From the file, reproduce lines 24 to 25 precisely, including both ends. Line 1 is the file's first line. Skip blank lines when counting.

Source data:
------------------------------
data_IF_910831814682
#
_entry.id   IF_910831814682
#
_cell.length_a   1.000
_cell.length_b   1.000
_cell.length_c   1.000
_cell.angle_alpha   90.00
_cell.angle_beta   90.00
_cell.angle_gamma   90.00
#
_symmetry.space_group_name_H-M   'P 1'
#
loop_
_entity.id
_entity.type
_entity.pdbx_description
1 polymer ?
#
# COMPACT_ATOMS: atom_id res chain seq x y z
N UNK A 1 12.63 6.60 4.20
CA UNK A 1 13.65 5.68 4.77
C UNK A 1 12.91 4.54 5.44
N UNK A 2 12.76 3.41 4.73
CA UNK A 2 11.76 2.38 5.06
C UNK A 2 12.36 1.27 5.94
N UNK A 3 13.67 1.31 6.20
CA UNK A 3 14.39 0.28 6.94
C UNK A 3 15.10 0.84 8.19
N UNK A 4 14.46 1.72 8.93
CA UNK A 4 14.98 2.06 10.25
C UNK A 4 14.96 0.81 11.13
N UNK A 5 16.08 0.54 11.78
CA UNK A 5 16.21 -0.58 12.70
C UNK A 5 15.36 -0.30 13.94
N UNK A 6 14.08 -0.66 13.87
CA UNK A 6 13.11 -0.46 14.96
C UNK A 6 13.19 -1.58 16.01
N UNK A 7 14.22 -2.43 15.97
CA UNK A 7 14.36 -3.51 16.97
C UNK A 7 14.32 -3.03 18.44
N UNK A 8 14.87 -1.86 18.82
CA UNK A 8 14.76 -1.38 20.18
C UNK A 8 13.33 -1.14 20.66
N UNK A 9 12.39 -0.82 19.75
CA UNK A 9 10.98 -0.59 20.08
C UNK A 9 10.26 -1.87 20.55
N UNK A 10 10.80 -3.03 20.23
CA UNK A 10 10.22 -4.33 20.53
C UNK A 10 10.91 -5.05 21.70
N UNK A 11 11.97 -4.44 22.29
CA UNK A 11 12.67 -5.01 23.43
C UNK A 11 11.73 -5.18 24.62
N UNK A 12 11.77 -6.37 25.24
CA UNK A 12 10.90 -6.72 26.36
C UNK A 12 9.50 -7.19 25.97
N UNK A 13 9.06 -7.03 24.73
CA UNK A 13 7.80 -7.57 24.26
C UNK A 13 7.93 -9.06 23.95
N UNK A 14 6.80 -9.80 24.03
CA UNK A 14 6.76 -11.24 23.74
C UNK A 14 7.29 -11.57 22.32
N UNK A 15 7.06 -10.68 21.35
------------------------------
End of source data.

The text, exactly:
N UNK A 2 12.76 3.41 4.73
CA UNK A 2 11.76 2.38 5.06